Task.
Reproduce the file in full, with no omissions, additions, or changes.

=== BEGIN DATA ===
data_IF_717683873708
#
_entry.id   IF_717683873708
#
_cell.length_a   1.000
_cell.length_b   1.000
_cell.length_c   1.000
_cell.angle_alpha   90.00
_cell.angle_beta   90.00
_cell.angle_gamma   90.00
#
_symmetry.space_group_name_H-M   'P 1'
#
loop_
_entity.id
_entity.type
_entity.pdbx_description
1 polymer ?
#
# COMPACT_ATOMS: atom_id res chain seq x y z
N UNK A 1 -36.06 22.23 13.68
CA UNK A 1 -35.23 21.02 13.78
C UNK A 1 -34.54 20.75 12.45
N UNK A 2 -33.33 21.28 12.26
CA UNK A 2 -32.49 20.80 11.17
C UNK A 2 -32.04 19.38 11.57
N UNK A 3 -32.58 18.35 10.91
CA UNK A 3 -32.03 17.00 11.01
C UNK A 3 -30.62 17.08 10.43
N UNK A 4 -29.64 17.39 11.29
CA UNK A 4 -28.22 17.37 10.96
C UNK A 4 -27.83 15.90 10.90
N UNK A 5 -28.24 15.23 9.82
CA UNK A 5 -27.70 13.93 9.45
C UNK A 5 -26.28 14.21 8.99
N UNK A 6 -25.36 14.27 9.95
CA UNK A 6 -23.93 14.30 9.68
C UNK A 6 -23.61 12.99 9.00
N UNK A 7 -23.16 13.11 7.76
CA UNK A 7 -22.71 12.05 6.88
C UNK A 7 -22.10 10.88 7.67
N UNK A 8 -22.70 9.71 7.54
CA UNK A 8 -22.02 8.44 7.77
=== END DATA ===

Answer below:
data_IF_717683873708
#
_entry.id   IF_717683873708
#
_cell.length_a   1.000
_cell.length_b   1.000
_cell.length_c   1.000
_cell.angle_alpha   90.00
_cell.angle_beta   90.00
_cell.angle_gamma   90.00
#
_symmetry.space_group_name_H-M   'P 1'
#
loop_
_entity.id
_entity.type
_entity.pdbx_description
1 polymer ?
#
# COMPACT_ATOMS: atom_id res chain seq x y z
N UNK A 1 -36.06 22.23 13.68
CA UNK A 1 -35.23 21.02 13.78
C UNK A 1 -34.54 20.75 12.45
N UNK A 2 -33.33 21.28 12.26
CA UNK A 2 -32.49 20.80 11.17
C UNK A 2 -32.04 19.38 11.57
N UNK A 3 -32.58 18.35 10.91
CA UNK A 3 -32.03 17.00 11.01
C UNK A 3 -30.62 17.08 10.43
N UNK A 4 -29.64 17.39 11.29
CA UNK A 4 -28.22 17.37 10.96
C UNK A 4 -27.83 15.90 10.90
N UNK A 5 -28.24 15.23 9.82
CA UNK A 5 -27.70 13.93 9.45
C UNK A 5 -26.28 14.21 8.99
N UNK A 6 -25.36 14.27 9.95
CA UNK A 6 -23.93 14.30 9.68
C UNK A 6 -23.61 12.99 9.00
N UNK A 7 -23.16 13.11 7.76
CA UNK A 7 -22.71 12.05 6.88
C UNK A 7 -22.10 10.88 7.67
N UNK A 8 -22.70 9.71 7.54
CA UNK A 8 -22.02 8.44 7.77